Bangladesh’s ‘Longest Beach in the World’ Gets Winter Clean

Rohingya Crisis

Cox’s Bazar – The ‘world’s longest beach’ got a winter clean this weekend, when hundreds of UN staff, local volunteers and district authority representatives took to the sands in Cox’s Bazar, Bangladesh, to pick up rubbish, in an event sponsored by IOM.

Cox’s Bazar district became the centre of the world’s fastest growing refugee crisis last year when over half a million Rohingya refugees fled across the border with Myanmar in just a few weeks. Almost a million refugees now live in camps outside the main town – in what has become the world’s biggest refugee settlement.

But the area – long considered one of Bangladesh’s top tourist destinations –  is also an important wildlife habitat. Sections of the 120km-long stretch of beach, often hailed as the longest unbroken sea beach in the world, are important breeding ground for turtles.

The weekend cleanup was organized by staff from IOM and other UN organizations who volunteered their time and encouraged others to come and remove plastic and other rubbish from the beach, and to raise the awareness of the environmental damage it causes.

Two of the key organizers, Carlos Fayolle and Miriam Klinkenberg said they were amazed and delighted by the turnout, after over 300 people – of all different ages and backgrounds – turned up to take part and collect dozens of bags of rubbish, despite the intense heat. The success of the event means similar initiatives are expected to take place in the New Year.

IOM Emergency Coordinator Manuel Pereira said the Organization was very pleased to support the event. “IOM and our local and international partners are committed to working together with the Bangladesh authorities to redress the environmental impact of the refugee crisis on Cox’s Bazar. It’s inspiring to see so many people give up their free time and come together for this important event to support environmental protection and raise awareness,” he said.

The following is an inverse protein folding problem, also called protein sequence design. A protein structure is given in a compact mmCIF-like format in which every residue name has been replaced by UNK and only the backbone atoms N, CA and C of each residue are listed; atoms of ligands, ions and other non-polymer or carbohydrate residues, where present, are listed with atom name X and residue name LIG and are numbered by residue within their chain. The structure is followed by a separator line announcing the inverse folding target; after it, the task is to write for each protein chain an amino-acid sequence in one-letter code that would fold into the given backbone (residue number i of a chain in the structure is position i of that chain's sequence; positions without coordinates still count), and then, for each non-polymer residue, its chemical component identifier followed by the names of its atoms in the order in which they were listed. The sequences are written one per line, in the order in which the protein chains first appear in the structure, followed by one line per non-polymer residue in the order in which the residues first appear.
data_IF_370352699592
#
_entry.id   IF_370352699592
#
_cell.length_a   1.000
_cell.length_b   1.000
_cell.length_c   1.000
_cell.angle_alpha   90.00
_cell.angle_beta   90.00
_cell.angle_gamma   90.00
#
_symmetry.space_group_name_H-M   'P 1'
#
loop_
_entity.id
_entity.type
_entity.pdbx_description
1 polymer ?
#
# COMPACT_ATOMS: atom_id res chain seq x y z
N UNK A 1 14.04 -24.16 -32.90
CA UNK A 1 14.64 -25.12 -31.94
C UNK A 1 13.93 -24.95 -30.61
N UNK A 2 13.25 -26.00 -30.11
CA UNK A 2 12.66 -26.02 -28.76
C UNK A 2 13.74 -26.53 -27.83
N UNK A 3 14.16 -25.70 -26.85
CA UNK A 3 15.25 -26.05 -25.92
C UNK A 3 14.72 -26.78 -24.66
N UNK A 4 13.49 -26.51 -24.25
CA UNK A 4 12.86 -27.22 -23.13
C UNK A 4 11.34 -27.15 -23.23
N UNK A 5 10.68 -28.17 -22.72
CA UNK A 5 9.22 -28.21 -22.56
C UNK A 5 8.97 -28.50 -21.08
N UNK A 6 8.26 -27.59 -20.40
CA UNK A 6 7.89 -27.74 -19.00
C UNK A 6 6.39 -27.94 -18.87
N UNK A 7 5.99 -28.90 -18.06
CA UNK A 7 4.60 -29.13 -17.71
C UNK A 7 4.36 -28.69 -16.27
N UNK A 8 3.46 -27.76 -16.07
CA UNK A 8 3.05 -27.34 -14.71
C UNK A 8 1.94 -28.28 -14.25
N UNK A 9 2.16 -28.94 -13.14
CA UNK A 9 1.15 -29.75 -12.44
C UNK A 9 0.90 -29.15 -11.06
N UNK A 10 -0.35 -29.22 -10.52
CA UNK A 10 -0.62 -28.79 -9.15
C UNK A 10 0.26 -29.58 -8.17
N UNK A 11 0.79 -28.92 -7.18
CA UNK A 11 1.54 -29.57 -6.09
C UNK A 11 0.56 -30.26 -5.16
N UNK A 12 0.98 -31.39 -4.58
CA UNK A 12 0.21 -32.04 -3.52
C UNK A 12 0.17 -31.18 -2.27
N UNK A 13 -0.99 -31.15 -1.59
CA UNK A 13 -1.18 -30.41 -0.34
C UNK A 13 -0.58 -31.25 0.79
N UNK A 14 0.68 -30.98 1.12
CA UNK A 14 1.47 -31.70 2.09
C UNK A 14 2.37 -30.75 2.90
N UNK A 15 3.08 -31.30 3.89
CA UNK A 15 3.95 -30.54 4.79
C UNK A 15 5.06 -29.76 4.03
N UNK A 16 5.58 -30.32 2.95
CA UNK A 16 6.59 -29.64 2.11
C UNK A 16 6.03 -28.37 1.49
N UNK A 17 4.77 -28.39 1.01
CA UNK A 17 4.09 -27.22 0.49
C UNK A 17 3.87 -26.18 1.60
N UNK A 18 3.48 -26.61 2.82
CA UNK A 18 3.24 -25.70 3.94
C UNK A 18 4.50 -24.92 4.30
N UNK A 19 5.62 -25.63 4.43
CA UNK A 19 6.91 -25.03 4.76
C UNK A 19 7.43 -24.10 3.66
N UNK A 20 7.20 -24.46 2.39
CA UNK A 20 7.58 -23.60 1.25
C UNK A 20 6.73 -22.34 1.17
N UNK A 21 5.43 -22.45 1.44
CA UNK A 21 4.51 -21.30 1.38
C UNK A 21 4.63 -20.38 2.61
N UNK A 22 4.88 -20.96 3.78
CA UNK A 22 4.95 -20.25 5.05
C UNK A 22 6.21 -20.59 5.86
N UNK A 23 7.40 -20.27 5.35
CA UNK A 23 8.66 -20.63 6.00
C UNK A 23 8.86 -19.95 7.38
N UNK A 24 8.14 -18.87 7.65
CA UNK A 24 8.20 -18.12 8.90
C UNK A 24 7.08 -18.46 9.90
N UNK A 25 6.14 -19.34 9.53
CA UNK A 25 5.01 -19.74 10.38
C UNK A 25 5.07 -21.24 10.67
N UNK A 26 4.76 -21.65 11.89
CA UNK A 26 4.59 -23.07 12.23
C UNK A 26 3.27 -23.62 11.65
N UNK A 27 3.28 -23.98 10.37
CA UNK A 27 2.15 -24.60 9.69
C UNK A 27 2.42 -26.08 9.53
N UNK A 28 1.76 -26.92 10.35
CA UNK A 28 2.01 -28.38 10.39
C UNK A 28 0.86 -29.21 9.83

Syful Asrab, Assistant Director with the Department of Environment in Cox’s Bazar, who took part in the event, noted that the beach has been declared “an ecologically critical area” and now hosts several important environmental projects, including turtle hatcheries. He praised the commitment shown by the volunteers and said that more support would always be welcome, due to the limited resources available to protect such a large area.

S.M. Sarwar Kamal, Additional Deputy Commissioner for Tourism in Cox’s Bazar, who also took part, said around 30 local women were employed to help clean the beach, but Cox’s Bazar had never seen a beach clean on the scale of this weekend’s event. He added he hoped it would also raise awareness among tourists about the damage caused by littering.

While the beach clean-up was a voluntary event, IOM and other UN organizations are working on a wide range of official projects to help the Bangladesh authorities to address the environmental impact of the refugee crisis.

The arrival of so many people in such a short period of time, led to the destruction of vast swathes of forest by people desperate for land to build their shelters. Further large-scale deforestation has continued due to the need for firewood.

Under the joint Safe Plus initiative, IOM, the UN Food and Agricultural Organization (FAO) and the World Food Programme (WFP) are planting tens of thousands of trees and supporting alternative fuel projects for refugees and members of the local community in Cox’s Bazar to help redress deforestation.

For more information please contact Fiona MacGregor at IOM Cox’s Bazar. Tel: +88 0 1733 335221, Email:

  • Volunteers help to clean up the longest sea beach in the world in Cox’s Bazar, Bangladesh - an event sponsored by IOM. Photo: IOM/Fiona MacGregor